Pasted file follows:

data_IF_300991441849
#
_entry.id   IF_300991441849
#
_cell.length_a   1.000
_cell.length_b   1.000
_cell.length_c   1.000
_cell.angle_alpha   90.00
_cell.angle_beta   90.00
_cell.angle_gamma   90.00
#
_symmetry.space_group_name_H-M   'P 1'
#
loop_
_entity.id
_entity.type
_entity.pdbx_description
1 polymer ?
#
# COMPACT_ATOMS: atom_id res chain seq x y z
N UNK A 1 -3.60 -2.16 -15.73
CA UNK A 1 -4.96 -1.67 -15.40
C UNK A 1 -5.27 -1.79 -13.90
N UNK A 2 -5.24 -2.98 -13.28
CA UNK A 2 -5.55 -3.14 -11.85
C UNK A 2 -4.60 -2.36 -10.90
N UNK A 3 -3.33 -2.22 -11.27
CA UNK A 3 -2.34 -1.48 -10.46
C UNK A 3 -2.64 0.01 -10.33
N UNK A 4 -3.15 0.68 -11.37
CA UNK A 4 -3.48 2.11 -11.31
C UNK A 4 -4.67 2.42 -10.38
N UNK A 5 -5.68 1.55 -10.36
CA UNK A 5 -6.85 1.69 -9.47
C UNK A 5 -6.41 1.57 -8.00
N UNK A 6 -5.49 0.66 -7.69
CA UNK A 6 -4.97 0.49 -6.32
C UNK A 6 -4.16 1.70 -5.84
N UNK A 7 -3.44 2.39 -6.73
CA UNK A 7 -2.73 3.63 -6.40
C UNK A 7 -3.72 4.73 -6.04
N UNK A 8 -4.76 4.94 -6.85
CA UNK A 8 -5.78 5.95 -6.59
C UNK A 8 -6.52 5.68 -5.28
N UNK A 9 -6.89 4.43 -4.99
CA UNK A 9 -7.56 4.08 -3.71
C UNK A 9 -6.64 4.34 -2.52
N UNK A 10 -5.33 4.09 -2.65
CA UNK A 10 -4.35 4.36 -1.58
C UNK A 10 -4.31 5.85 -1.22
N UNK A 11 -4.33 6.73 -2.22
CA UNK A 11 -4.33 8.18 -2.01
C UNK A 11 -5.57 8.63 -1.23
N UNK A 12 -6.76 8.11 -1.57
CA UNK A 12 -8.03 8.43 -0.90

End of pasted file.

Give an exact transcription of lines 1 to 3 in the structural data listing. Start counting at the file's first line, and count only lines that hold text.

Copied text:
data_IF_300991441849
#
_entry.id   IF_300991441849